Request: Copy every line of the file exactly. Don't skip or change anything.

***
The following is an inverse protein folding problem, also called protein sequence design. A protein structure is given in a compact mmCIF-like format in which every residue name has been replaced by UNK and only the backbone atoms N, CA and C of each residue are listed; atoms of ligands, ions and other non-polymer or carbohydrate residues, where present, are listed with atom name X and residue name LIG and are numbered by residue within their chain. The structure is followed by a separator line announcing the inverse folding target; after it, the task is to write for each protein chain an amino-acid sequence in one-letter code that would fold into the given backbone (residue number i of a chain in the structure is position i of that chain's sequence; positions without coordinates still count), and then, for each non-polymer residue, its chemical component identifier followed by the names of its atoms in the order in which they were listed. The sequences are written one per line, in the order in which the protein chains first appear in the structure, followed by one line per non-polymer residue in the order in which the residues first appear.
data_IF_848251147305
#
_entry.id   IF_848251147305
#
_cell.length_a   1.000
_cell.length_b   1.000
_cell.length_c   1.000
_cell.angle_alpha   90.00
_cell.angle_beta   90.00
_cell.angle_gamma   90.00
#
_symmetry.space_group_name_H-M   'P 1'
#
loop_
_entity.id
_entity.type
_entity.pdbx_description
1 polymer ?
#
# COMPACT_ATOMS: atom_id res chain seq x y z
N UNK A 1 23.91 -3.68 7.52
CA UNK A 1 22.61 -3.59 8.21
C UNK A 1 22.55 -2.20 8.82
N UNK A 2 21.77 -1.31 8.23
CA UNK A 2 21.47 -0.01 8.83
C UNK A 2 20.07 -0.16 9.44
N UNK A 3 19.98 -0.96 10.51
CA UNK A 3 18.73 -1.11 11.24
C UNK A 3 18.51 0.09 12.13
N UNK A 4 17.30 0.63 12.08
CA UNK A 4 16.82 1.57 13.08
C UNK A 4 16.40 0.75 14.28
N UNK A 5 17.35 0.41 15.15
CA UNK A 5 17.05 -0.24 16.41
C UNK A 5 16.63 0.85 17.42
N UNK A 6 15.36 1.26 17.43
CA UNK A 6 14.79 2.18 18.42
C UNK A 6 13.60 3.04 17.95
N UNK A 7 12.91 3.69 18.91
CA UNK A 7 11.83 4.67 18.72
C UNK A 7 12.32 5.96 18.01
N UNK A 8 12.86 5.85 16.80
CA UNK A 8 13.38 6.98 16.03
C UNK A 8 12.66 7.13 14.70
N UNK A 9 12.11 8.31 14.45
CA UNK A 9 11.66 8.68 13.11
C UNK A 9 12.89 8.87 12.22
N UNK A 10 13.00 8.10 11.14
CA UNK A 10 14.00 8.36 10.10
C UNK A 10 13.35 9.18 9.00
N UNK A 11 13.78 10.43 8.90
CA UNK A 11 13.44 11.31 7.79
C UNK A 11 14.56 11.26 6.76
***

The following is an inverse protein folding problem, also called protein sequence design. A protein structure is given in a compact mmCIF-like format in which every residue name has been replaced by UNK and only the backbone atoms N, CA and C of each residue are listed; atoms of ligands, ions and other non-polymer or carbohydrate residues, where present, are listed with atom name X and residue name LIG and are numbered by residue within their chain. The structure is followed by a separator line announcing the inverse folding target; after it, the task is to write for each protein chain an amino-acid sequence in one-letter code that would fold into the given backbone (residue number i of a chain in the structure is position i of that chain's sequence; positions without coordinates still count), and then, for each non-polymer residue, its chemical component identifier followed by the names of its atoms in the order in which they were listed. The sequences are written one per line, in the order in which the protein chains first appear in the structure, followed by one line per non-polymer residue in the order in which the residues first appear.
data_IF_848251147305
#
_entry.id   IF_848251147305
#
_cell.length_a   1.000
_cell.length_b   1.000
_cell.length_c   1.000
_cell.angle_alpha   90.00
_cell.angle_beta   90.00
_cell.angle_gamma   90.00
#
_symmetry.space_group_name_H-M   'P 1'
#
loop_
_entity.id
_entity.type
_entity.pdbx_description
1 polymer ?
#
# COMPACT_ATOMS: atom_id res chain seq x y z
N UNK A 1 23.91 -3.68 7.52
CA UNK A 1 22.61 -3.59 8.21
C UNK A 1 22.55 -2.20 8.82
N UNK A 2 21.77 -1.31 8.23
CA UNK A 2 21.47 -0.01 8.83
C UNK A 2 20.07 -0.16 9.44
N UNK A 3 19.98 -0.96 10.51
CA UNK A 3 18.73 -1.11 11.24
C UNK A 3 18.51 0.09 12.13
N UNK A 4 17.30 0.63 12.08
CA UNK A 4 16.82 1.57 13.08
C UNK A 4 16.40 0.75 14.28
N UNK A 5 17.35 0.41 15.15
CA UNK A 5 17.05 -0.24 16.41
C UNK A 5 16.63 0.85 17.42
N UNK A 6 15.36 1.26 17.43
CA UNK A 6 14.79 2.18 18.42
C UNK A 6 13.60 3.04 17.95
N UNK A 7 12.91 3.69 18.91
CA UNK A 7 11.83 4.67 18.72
C UNK A 7 12.32 5.96 18.01
N UNK A 8 12.86 5.85 16.80
CA UNK A 8 13.38 6.98 16.03
C UNK A 8 12.66 7.13 14.70
N UNK A 9 12.11 8.31 14.45
CA UNK A 9 11.66 8.68 13.11
C UNK A 9 12.89 8.87 12.22
N UNK A 10 13.00 8.10 11.14
CA UNK A 10 14.00 8.36 10.10
C UNK A 10 13.35 9.18 9.00
N UNK A 11 13.78 10.43 8.90
CA UNK A 11 13.44 11.31 7.79
C UNK A 11 14.56 11.26 6.76